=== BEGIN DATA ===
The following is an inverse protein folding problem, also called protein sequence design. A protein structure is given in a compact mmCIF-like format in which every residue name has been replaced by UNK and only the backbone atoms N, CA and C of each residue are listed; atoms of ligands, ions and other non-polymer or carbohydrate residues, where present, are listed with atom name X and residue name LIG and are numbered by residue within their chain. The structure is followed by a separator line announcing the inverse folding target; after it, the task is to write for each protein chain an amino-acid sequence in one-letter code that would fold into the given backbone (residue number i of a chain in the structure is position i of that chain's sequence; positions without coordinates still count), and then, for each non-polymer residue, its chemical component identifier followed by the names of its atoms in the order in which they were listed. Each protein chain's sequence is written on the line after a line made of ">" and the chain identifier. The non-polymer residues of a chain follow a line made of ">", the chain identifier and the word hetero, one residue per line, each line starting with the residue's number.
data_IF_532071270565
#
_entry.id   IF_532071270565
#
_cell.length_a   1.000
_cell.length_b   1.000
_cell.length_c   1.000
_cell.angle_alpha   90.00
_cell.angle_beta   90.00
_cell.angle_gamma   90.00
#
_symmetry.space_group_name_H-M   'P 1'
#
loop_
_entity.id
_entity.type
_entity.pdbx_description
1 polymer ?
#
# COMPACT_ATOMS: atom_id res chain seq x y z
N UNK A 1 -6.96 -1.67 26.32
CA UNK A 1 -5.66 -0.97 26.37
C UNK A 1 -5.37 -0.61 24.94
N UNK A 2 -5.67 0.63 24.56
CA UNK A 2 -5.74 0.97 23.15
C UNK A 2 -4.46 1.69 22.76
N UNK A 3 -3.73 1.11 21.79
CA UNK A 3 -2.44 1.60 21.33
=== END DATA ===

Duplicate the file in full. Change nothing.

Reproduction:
The following is an inverse protein folding problem, also called protein sequence design. A protein structure is given in a compact mmCIF-like format in which every residue name has been replaced by UNK and only the backbone atoms N, CA and C of each residue are listed; atoms of ligands, ions and other non-polymer or carbohydrate residues, where present, are listed with atom name X and residue name LIG and are numbered by residue within their chain. The structure is followed by a separator line announcing the inverse folding target; after it, the task is to write for each protein chain an amino-acid sequence in one-letter code that would fold into the given backbone (residue number i of a chain in the structure is position i of that chain's sequence; positions without coordinates still count), and then, for each non-polymer residue, its chemical component identifier followed by the names of its atoms in the order in which they were listed. Each protein chain's sequence is written on the line after a line made of ">" and the chain identifier. The non-polymer residues of a chain follow a line made of ">", the chain identifier and the word hetero, one residue per line, each line starting with the residue's number.
data_IF_532071270565
#
_entry.id   IF_532071270565
#
_cell.length_a   1.000
_cell.length_b   1.000
_cell.length_c   1.000
_cell.angle_alpha   90.00
_cell.angle_beta   90.00
_cell.angle_gamma   90.00
#
_symmetry.space_group_name_H-M   'P 1'
#
loop_
_entity.id
_entity.type
_entity.pdbx_description
1 polymer ?
#
# COMPACT_ATOMS: atom_id res chain seq x y z
N UNK A 1 -6.96 -1.67 26.32
CA UNK A 1 -5.66 -0.97 26.37
C UNK A 1 -5.37 -0.61 24.94
N UNK A 2 -5.67 0.63 24.56
CA UNK A 2 -5.74 0.97 23.15
C UNK A 2 -4.46 1.69 22.76
N UNK A 3 -3.73 1.11 21.79
CA UNK A 3 -2.44 1.60 21.33